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World News

08 Dec 2021

Afghanistan: Politics was priority during Kabul exit - official

BBC:

A Foreign Office official with decades of experience has described the government's handling of the Kabul evacuation as "unforgivable".

The civil servant, who requested anonymity, told BBC Two's Newsnight that "trauma and suffering" was caused by the way it was managed.

She claimed ministers were more focused on media coverage and "the political fallout" than saving lives.

The UK government said staff worked tirelessly to evacuate 15,000 people.

The Foreign Office official said she had struggled to explain what the situation was like "because it was too upsetting, but also because people wouldn't believe it. It's unforgivable - that's how I'd describe it".

She said: "The entire operation was to manage the political fallout of what was happening, rather than to actually manage the crisis and that, for me, was the most upsetting and most difficult aspect of it".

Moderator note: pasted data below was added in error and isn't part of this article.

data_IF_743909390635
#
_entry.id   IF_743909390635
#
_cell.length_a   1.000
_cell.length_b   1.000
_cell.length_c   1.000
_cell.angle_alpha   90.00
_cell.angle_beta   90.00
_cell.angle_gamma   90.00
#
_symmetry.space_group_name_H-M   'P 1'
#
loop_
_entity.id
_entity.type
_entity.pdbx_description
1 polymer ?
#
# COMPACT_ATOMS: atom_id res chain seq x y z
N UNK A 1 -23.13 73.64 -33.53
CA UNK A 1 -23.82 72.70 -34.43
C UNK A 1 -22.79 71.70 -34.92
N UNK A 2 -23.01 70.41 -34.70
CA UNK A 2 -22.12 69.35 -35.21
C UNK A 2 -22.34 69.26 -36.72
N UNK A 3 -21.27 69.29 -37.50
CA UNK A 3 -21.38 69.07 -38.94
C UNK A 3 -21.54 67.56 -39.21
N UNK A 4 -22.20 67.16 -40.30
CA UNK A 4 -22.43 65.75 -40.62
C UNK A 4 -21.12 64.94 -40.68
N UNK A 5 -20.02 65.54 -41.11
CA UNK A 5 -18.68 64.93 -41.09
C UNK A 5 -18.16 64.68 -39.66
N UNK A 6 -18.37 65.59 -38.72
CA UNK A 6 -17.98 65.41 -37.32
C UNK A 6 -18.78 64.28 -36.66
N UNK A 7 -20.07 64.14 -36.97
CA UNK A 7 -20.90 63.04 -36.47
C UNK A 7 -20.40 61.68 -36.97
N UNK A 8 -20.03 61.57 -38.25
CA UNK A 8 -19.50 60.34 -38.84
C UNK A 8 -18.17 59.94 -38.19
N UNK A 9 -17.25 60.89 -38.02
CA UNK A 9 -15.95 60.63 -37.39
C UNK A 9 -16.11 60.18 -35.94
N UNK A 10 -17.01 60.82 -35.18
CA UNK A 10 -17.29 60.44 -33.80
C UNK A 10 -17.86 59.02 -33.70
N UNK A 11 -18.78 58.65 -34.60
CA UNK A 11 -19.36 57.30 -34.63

The new testimony comes after ex-official Raphael Marshall told MPs that hundreds of thousands of emails went unread during the evacuation of Britons and Afghan allies in August after the Taliban declared victory in Afghanistan.

The civil servant speaking to Newsnight corroborated Mr Marshall's account of unread emails.

"You had dozens of people reading harrowing horrific bits of information in emails and knowing full well that nothing was going to be done with any of it, other than a report at the end of the day to say the email had been read", she said.

The highly-experienced official described the evacuation as the worst operation she had ever witnessed in her career.

"I can certainly say that huge amounts of trauma and suffering were either caused directly because of the way it was handled and most probably lives also lost," she said.

In response to Mr Marshall's account, the Foreign Office's most-senior civil servant, Sir Philip Barton, told the Commons' Foreign Affairs Committee there had been challenges, but the Civil Service code had not been broken.

But Labour MP Chris Bryant said the evidence heard by the committee suggested the Foreign Office "collaborated in making sure that ministers could say that 'we've ticked every single box'".

Sir Philip also said he regretted not returning early from a 17-day holiday in August, as Kabul fell to the Taliban and the evacuation gathered pace.

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